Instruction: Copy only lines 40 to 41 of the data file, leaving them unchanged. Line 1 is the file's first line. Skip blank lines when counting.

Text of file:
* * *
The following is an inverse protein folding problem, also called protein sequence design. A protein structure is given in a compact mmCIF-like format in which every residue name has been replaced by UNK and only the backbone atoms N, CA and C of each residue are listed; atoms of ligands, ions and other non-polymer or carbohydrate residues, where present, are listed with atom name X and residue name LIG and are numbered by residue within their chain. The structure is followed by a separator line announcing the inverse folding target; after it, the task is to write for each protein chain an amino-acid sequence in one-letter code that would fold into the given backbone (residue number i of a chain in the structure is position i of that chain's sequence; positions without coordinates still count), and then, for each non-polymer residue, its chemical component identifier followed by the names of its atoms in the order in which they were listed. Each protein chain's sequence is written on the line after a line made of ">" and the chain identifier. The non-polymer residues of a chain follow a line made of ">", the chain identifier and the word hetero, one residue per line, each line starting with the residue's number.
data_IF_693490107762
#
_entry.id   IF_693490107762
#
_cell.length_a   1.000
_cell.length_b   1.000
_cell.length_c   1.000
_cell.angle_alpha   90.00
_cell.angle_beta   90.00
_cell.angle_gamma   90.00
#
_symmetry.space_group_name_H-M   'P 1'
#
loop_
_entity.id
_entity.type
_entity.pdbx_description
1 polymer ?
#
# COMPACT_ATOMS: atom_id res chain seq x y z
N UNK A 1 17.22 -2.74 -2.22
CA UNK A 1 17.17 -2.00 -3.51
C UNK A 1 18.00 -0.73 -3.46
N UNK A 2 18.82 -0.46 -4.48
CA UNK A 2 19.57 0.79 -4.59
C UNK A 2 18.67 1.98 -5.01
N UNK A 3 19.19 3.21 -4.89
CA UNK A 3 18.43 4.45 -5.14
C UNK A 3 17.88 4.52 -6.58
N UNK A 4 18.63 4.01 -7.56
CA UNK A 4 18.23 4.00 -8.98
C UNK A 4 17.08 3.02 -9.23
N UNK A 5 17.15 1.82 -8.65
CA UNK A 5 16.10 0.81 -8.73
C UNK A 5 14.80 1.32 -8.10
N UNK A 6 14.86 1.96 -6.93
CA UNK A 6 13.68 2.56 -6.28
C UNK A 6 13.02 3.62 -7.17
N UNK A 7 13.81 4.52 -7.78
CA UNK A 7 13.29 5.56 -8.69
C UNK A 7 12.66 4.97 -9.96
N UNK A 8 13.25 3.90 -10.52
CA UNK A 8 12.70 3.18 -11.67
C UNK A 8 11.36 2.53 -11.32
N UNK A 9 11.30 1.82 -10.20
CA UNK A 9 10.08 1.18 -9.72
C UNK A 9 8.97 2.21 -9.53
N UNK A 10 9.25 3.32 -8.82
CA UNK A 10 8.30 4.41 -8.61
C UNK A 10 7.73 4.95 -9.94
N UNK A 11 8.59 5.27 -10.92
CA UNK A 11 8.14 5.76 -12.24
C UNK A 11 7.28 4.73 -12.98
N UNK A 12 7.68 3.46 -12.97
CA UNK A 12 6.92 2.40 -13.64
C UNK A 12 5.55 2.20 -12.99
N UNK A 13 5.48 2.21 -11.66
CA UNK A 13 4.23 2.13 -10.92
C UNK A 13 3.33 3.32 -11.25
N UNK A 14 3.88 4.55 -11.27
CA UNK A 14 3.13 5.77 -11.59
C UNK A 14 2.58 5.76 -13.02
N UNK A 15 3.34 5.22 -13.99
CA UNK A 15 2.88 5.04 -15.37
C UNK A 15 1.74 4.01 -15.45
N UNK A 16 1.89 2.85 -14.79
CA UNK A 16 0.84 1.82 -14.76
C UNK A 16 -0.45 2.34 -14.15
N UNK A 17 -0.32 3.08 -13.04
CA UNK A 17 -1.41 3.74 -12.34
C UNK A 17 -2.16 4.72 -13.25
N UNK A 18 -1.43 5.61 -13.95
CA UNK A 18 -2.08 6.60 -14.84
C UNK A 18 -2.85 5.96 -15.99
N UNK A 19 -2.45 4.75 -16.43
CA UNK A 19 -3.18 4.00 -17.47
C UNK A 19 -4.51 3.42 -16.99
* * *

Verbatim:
N UNK A 7 13.81 4.52 -7.78
CA UNK A 7 13.29 5.56 -8.69